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Presentation on theme: "Stimulus/Response."— Presentation transcript:

1 Stimulus/Response

2 Internal Stimulus A stimulus that comes from inside your body.
EX. hunger pains, emotions, and a full bladder.

3 External Stimulus Any stimulus from outside the body.
Ex. flashing lights, scary or sad events.

4 Response A reaction to a stimulus.
When you are hungry you eat, when you are sad you cry, when you are scared you run…

5 Internal Stimuli & Responses
Think of all the changing conditions that an organism might need to respond to. Here’s just a sample: excited thirsty And here are some specific responses to these internal stimuli. Forget shivering… Where’s my hoodie?!? roots absorb H2O Rex wags tail too hot sleepy Joe sweats yawn pain tired scream lion rests hungry owl grabs mouse too cold afraid Joe shivers kitten hides

6 External Stimuli & Responses
External stimuli can be a little more complicated. Let’s see how. EXTERNAL STIMULUS RESPONSE moonlight = external stimulus howling = response Bright sunlight Squinting (ok, this one is pretty simple) Shorter days, colder temperatures Trees drop their leaves in autumn Dogs shed their thick coats in late spring Increasingly hot weather Sunlight, motion of the Sun. Plants grow toward the Sun’s position. Hibernation (chipmunks sleep through cold months) Migration (geese fly to warmer weather & easy food) Dormancy (grass turns brown in winter instead of trying to grow & stay green) Difficult survival conditions coming up There really are countless more examples, from as simple to an itch on your arm to the complicated conditions that cause plants to realize winter is over and fire back into life.

7 #22 Write. Stimulus (changing condition) and Response
Internal Stimulus – detected inside an organism ex: hunger, emotions, temperature External Stimulus – detected outside ex: light, dark, climate change Organisms respond to these stimuli to help increase their chances at survival. When you learn more about the human body, you might be astonished to discover the numerous stimuli, both internal and external, that your nerves and brain can respond to.

8 Looks like Joe is prepared to handle some stimuli…
Yep, sure am. And don’t think I forgot to pack one other thing…

9 And That’s… THE END!

10 A state of balance in the body
Notes Homeostasis A state of balance in the body Whoa

11 Definition of Homeostasis
homeo = same; stasis = standing Homeostasis is the term we use to describe the constant state of the internal environment. Homeostasis is a state of balance in the body. The processes and activities that help to maintain homeostasis are referred to as homeostatic mechanisms.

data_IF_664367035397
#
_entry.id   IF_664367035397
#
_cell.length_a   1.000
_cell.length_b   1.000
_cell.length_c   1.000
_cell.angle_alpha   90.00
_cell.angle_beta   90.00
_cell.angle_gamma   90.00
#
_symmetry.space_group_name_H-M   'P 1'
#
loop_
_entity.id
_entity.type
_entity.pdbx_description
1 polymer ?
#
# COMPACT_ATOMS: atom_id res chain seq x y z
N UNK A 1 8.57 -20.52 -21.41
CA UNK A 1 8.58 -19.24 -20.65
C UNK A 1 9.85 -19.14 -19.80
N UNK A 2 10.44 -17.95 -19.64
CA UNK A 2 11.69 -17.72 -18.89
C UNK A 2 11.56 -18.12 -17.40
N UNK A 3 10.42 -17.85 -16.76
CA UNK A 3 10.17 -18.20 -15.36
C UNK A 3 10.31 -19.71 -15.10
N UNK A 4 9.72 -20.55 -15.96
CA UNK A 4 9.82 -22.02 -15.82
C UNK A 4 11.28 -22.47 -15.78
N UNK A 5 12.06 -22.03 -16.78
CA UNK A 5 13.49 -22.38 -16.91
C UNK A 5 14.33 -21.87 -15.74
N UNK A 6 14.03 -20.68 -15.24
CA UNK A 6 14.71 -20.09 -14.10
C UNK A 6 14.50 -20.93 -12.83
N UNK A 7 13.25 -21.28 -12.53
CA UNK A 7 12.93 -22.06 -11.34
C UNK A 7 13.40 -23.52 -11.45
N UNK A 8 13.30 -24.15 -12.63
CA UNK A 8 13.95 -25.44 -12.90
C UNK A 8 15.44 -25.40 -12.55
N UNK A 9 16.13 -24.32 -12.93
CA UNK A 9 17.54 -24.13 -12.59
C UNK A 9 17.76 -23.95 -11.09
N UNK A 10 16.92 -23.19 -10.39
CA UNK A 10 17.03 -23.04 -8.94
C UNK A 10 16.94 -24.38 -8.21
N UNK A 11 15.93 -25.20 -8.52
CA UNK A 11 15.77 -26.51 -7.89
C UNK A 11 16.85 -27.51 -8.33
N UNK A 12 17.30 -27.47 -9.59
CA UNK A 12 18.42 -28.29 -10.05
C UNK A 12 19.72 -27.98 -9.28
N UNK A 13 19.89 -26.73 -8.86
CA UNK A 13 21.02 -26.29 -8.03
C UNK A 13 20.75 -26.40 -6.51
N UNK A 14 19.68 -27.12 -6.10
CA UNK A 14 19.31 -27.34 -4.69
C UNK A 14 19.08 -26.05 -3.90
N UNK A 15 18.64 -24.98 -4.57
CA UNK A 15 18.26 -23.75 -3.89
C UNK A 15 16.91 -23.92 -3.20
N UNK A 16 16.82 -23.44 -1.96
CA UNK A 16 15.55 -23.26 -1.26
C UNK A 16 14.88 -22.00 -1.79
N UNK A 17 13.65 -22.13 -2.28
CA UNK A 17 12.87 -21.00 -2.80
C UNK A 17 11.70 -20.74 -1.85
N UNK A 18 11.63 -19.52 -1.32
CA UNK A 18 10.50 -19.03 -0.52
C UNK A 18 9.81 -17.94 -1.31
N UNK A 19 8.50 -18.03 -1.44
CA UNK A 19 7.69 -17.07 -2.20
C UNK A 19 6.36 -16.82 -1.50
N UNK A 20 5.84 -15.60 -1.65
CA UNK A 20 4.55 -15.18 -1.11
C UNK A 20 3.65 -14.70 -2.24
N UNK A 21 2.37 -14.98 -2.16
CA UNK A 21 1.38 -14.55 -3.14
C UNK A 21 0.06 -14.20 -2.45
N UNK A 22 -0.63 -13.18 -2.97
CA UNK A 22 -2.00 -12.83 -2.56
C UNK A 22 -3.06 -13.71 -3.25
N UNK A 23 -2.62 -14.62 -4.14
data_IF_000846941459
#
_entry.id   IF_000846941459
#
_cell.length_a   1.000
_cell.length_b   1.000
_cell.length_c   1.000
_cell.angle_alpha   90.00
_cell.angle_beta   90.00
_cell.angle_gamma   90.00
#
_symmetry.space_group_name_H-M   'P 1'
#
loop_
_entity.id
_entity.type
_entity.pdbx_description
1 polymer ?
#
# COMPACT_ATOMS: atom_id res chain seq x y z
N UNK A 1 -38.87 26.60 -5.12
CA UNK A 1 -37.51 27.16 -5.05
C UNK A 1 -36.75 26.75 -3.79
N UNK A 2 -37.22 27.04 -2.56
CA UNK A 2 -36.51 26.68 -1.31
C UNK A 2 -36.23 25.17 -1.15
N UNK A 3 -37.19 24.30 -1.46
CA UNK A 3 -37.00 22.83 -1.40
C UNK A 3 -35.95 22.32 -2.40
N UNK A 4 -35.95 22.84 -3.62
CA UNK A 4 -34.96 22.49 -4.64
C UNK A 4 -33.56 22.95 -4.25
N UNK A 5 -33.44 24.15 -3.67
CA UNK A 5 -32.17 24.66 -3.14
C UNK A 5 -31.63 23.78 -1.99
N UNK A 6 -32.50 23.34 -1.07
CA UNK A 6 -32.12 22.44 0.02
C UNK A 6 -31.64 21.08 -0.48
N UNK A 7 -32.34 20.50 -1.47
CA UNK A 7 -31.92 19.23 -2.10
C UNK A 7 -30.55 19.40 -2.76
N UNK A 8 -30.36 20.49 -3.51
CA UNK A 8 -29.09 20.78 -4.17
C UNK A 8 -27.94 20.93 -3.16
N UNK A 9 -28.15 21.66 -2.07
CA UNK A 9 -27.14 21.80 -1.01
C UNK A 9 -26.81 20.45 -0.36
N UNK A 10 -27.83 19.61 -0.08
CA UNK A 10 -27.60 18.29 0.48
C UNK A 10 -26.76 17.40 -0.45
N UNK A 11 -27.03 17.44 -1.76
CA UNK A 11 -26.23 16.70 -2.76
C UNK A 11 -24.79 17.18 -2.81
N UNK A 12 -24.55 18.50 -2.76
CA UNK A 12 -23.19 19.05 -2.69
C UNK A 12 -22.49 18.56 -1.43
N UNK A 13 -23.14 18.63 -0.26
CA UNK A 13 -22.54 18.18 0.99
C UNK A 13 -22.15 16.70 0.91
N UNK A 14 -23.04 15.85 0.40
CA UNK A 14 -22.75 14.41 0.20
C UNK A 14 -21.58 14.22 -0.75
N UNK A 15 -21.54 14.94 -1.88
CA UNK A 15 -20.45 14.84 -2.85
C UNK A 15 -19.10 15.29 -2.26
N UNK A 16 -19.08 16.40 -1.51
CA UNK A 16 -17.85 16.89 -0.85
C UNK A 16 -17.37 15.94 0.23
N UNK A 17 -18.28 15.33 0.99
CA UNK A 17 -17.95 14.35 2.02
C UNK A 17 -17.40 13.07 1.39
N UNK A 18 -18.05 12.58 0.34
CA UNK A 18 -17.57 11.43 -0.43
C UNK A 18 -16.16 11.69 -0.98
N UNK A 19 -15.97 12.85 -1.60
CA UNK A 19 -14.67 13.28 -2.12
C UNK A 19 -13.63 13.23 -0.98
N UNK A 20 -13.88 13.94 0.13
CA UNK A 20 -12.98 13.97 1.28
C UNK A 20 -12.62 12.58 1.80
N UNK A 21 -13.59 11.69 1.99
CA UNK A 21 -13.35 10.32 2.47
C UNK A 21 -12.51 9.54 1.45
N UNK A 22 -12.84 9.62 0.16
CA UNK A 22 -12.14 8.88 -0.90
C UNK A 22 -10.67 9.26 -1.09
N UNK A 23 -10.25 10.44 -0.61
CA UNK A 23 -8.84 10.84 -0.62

12 Introduction You are exposed to ever changing environmental conditions. For example, you may walk out of an air conditioned room into the hot summer sun. However the cells in your body work best when their surroundings are kept constant. Your body has many mechanisms that keep the cells surroundings constant even though your external environment is changing. This is homeostasis. Homeostasis is very important because when it fails you become ill and may die.  

13 Maintaining Homeostasis
Chemistry is the reason why we must maintain homeostasis. Biochemical processes (the chemical reactions) that occur within us) are vital to life and occur efficiently only within a limited temperature range and at a specific pH.

14 Internal Communication
The body must have good internal communication, using the endocrine and nervous systems, to maintain homeostasis. Feedback inhibition limits the operation of a system or causes it to shut down when it senses too much of a certain product (such as water, glucose, salt, heat, CO2 etc.) It will cause the system to “turn back on” when there is too little of this product.

15 A Temperature Control System
To help us understand homeostasis in living organisms, let us first look at a non-living system. We will use a temperature control system for a room which has many similar features to homeostatic mechanisms…. Click on the thermostat.

16 Human Body Temperature Control
You have just studied how the temperature of a room can be controlled. Now you will examine how similar mechanisms operate to control body temperature in humans. Go to this web address…. Click on the hot man.

17 A Review Example: thermostatic heating system in a home
Components of an automatic control system Variable is the characteristic of the internal environment that is controlled by this mechanism (internal temp in this example). Sensor (receptor) detects changes in variable and feeds that information back to the integrator (control center) (thermometer in this example).

18 Summary Changes in temp are detected by thermometer, which feeds info about the actual temp back to thermostat. Thermostat has been previously set to ideal (set point) value; thermostat compares actual value to set point value and sends signal to furnace. Furnace fires up and changes the internal temp back toward set point. (Furnace will shut down when thermostat determines actual temp is now higher than set point temp).

19 Human Example of Negative Feedback
Human example: shivering in response to cooling of body during cold weather or sweating when their core temperature gets too hot. Homeostasis allows an organism to remain in balance with its environment. If homeostasis is not maintained, it can harm or kill the organism.

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